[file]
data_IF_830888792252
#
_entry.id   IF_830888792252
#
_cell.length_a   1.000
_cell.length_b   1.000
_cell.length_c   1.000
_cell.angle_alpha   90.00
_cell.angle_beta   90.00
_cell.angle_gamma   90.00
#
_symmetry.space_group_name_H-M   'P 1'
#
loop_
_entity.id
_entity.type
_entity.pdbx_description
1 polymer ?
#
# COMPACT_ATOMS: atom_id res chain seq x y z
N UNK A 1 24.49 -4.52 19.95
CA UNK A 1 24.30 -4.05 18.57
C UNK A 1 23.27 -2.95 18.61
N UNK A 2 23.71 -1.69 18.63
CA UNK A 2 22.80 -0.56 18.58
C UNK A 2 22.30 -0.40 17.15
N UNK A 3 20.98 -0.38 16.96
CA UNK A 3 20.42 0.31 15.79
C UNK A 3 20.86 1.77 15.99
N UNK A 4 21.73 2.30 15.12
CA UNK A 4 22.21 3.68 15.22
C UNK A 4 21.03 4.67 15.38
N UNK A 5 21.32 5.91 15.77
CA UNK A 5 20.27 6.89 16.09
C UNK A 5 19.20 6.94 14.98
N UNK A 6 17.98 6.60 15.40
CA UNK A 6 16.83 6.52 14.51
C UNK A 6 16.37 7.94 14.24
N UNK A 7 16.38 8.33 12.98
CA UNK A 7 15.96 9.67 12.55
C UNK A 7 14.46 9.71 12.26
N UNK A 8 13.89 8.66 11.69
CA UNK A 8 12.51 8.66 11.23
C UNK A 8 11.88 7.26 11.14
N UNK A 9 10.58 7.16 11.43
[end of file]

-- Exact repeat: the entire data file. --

data_IF_830888792252
#
_entry.id   IF_830888792252
#
_cell.length_a   1.000
_cell.length_b   1.000
_cell.length_c   1.000
_cell.angle_alpha   90.00
_cell.angle_beta   90.00
_cell.angle_gamma   90.00
#
_symmetry.space_group_name_H-M   'P 1'
#
loop_
_entity.id
_entity.type
_entity.pdbx_description
1 polymer ?
#
# COMPACT_ATOMS: atom_id res chain seq x y z
N UNK A 1 24.49 -4.52 19.95
CA UNK A 1 24.30 -4.05 18.57
C UNK A 1 23.27 -2.95 18.61
N UNK A 2 23.71 -1.69 18.63
CA UNK A 2 22.80 -0.56 18.58
C UNK A 2 22.30 -0.40 17.15
N UNK A 3 20.98 -0.38 16.96
CA UNK A 3 20.42 0.31 15.79
C UNK A 3 20.86 1.77 15.99
N UNK A 4 21.73 2.30 15.12
CA UNK A 4 22.21 3.68 15.22
C UNK A 4 21.03 4.67 15.38
N UNK A 5 21.32 5.91 15.77
CA UNK A 5 20.27 6.89 16.09
C UNK A 5 19.20 6.94 14.98
N UNK A 6 17.98 6.60 15.40
CA UNK A 6 16.83 6.52 14.51
C UNK A 6 16.37 7.94 14.24
N UNK A 7 16.38 8.33 12.98
CA UNK A 7 15.96 9.67 12.55
C UNK A 7 14.46 9.71 12.26
N UNK A 8 13.89 8.66 11.69
CA UNK A 8 12.51 8.66 11.23
C UNK A 8 11.88 7.26 11.14
N UNK A 9 10.58 7.16 11.43